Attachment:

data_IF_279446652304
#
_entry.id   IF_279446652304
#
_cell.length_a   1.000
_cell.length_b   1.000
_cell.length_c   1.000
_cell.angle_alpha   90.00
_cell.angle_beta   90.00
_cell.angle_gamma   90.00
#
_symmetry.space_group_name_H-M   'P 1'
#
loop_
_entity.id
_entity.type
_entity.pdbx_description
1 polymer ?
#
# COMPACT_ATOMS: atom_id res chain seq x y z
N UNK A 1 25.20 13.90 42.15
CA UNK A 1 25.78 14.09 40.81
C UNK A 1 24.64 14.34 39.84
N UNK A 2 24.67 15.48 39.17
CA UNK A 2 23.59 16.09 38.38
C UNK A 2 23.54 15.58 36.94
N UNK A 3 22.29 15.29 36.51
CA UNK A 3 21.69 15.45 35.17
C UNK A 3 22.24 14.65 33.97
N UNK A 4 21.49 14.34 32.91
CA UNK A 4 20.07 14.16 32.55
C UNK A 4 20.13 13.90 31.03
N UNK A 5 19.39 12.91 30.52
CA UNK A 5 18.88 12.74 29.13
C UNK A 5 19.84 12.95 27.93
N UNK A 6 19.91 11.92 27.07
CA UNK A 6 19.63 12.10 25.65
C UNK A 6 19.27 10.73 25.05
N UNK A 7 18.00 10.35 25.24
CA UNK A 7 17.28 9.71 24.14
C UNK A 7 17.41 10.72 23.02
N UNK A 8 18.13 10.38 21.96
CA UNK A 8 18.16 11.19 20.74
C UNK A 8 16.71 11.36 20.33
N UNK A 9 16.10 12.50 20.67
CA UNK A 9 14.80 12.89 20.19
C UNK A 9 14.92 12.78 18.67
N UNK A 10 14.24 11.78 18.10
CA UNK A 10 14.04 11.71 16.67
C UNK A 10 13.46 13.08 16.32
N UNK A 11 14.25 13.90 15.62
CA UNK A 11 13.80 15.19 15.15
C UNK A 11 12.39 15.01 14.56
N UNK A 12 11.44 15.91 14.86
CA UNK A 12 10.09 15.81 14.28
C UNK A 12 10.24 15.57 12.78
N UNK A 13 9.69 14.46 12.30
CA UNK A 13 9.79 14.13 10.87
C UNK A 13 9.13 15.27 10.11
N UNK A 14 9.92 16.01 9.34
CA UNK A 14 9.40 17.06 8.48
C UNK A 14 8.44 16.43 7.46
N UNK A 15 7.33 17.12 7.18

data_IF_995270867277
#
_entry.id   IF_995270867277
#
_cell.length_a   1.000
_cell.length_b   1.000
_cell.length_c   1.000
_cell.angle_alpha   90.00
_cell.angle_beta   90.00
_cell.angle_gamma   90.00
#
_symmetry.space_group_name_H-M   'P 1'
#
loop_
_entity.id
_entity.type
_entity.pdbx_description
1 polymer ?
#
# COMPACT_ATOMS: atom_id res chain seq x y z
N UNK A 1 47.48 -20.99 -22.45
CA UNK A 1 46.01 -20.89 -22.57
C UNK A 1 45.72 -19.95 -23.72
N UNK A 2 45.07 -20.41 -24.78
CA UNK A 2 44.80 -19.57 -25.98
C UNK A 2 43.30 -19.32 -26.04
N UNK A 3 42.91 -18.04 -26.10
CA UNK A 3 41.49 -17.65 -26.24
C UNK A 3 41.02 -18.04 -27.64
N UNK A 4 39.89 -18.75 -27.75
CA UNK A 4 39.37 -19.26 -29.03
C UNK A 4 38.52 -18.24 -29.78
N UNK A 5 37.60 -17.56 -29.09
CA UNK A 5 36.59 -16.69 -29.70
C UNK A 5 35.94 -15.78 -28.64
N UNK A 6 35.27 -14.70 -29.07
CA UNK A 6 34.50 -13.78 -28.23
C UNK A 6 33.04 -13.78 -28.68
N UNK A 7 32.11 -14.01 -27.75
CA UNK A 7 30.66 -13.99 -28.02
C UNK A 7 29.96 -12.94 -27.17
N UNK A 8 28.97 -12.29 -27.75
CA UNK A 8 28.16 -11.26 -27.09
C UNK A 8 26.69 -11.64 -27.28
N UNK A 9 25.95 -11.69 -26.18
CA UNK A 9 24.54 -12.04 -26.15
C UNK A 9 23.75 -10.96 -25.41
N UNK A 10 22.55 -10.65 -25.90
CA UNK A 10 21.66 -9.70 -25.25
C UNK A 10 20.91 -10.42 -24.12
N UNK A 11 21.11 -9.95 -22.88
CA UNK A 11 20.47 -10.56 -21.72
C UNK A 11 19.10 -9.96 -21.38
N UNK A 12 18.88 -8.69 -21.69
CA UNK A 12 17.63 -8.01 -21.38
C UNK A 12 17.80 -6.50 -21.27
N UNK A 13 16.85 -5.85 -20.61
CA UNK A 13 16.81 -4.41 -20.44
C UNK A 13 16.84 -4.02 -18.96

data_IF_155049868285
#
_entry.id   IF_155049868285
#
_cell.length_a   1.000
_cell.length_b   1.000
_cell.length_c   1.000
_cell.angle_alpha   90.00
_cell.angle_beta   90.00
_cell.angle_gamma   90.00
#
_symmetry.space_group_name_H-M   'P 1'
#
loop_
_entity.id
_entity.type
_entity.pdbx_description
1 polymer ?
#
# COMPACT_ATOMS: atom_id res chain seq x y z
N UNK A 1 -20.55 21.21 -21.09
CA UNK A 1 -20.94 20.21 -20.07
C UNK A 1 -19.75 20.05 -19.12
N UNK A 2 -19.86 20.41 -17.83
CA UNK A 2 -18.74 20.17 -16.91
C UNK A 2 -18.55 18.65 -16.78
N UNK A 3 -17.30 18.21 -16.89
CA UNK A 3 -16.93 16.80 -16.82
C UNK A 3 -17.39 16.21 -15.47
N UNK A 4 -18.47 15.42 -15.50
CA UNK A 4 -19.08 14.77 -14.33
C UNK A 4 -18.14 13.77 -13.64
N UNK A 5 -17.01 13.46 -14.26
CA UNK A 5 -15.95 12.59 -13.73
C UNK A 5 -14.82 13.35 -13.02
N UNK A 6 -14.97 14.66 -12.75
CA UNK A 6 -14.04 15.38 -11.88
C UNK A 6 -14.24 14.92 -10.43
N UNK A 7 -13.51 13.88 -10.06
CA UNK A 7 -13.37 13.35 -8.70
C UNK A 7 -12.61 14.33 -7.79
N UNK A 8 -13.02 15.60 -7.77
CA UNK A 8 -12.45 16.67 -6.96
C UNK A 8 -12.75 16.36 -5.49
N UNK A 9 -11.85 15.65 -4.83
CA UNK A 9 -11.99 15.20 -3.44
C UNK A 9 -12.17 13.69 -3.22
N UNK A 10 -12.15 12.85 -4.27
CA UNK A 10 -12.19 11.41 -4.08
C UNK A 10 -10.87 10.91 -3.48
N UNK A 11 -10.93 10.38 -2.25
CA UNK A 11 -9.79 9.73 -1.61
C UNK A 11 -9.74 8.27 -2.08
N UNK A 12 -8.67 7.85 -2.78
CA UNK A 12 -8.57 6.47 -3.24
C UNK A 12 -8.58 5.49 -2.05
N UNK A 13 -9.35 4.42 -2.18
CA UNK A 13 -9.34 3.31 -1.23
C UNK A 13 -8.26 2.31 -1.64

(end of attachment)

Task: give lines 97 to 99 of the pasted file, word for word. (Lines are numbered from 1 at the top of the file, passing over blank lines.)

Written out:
CA UNK A 5 36.59 -16.69 -29.70
C UNK A 5 35.94 -15.78 -28.64
N UNK A 6 35.27 -14.70 -29.07